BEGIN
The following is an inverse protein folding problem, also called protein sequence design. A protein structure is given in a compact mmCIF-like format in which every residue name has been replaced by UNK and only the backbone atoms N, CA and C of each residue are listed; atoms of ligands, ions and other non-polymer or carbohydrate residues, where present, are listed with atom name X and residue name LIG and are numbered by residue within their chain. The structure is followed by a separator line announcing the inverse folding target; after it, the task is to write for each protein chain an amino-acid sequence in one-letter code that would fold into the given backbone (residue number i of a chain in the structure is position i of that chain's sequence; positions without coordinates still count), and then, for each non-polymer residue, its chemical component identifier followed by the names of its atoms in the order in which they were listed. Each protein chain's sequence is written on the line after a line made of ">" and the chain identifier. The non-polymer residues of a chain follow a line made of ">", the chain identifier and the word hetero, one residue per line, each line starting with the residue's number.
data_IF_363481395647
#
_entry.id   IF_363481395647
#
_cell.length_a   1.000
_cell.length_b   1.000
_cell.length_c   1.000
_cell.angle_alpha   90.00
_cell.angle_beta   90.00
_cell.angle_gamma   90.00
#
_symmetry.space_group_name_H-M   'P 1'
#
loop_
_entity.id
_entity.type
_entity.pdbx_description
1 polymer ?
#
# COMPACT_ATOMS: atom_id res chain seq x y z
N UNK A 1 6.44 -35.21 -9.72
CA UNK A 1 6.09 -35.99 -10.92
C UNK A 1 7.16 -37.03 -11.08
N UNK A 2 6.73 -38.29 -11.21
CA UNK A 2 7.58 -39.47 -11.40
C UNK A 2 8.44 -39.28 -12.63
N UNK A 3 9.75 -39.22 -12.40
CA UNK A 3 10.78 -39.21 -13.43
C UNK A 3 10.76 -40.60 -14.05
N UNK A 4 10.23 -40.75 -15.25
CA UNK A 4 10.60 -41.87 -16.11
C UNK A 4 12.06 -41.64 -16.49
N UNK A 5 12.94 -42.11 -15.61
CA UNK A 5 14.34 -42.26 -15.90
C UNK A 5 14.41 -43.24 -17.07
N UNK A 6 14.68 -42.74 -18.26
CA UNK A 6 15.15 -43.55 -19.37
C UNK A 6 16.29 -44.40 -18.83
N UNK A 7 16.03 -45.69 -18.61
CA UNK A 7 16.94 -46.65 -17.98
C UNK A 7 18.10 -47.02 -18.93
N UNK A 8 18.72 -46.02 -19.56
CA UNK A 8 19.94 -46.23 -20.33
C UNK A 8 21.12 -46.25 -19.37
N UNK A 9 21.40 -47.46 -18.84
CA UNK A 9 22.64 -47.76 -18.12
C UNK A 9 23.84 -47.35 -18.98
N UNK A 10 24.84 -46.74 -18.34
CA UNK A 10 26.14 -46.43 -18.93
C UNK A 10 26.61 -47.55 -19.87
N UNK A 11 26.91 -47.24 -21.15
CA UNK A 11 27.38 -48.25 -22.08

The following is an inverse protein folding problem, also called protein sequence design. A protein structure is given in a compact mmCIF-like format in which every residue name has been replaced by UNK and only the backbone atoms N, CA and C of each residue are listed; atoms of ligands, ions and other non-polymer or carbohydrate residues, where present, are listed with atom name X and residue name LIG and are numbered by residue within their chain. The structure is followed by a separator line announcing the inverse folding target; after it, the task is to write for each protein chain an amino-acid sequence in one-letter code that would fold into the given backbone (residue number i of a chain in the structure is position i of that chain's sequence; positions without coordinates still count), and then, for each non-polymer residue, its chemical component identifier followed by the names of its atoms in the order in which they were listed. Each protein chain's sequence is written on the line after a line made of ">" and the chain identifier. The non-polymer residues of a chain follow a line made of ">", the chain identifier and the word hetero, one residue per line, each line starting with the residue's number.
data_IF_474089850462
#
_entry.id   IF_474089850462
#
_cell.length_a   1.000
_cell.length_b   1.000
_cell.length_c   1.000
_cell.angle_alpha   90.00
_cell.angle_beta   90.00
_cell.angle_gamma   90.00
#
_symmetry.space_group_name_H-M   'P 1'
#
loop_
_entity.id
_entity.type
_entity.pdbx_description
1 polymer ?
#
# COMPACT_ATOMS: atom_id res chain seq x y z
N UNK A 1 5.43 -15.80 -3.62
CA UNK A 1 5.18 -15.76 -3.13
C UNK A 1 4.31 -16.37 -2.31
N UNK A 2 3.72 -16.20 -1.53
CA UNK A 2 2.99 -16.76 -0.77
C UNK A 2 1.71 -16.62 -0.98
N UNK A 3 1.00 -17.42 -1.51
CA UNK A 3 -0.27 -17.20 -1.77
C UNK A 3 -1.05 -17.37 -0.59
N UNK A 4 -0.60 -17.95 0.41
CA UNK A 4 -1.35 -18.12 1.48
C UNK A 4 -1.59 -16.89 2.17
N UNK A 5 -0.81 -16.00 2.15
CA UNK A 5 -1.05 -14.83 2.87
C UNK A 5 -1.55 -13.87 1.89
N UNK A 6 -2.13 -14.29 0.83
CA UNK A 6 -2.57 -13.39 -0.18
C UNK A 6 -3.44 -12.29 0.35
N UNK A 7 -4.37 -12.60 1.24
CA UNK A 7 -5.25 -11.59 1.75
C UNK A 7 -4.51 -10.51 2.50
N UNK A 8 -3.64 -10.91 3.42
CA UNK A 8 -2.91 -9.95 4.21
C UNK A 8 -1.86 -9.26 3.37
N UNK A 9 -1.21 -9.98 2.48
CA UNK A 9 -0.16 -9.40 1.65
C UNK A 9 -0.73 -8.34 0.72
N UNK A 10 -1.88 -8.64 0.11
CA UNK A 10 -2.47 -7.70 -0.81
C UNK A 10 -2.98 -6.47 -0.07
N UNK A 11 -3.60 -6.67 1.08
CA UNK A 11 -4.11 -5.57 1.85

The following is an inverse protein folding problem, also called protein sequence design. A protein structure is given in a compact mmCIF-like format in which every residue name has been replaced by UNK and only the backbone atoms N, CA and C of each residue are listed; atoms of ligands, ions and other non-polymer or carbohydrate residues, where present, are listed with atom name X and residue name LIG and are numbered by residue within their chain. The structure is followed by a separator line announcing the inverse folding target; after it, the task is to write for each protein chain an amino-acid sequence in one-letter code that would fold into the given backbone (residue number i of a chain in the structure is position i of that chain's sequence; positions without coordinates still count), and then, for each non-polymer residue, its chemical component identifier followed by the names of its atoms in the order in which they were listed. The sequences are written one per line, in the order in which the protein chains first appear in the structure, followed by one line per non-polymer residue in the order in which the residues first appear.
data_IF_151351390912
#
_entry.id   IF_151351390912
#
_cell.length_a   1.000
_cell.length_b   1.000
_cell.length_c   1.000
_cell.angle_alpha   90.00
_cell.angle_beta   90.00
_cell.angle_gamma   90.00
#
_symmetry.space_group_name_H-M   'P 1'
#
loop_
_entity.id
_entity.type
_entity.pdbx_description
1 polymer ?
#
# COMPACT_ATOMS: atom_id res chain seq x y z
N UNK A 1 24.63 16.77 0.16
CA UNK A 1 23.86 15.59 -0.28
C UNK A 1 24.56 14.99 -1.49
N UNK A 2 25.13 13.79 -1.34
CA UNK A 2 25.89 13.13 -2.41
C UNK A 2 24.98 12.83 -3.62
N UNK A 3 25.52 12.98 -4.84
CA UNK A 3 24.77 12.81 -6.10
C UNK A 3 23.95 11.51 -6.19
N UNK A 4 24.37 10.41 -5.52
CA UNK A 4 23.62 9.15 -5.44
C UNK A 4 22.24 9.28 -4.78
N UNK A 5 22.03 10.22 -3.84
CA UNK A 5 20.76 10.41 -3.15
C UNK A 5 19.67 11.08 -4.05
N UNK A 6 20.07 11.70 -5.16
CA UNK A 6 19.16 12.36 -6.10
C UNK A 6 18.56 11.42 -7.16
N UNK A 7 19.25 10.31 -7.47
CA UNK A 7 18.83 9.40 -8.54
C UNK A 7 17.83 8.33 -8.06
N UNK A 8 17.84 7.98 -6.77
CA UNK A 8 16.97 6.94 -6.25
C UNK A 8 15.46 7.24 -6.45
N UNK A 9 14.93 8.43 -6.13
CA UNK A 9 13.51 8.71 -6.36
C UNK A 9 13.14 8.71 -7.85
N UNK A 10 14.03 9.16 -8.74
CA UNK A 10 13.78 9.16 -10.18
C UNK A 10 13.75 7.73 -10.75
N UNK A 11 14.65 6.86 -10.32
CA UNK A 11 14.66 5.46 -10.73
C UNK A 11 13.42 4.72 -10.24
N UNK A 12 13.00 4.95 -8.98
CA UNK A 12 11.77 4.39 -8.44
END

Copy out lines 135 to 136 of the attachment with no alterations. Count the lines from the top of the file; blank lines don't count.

CA UNK A 3 24.77 12.81 -6.10
C UNK A 3 23.95 11.51 -6.19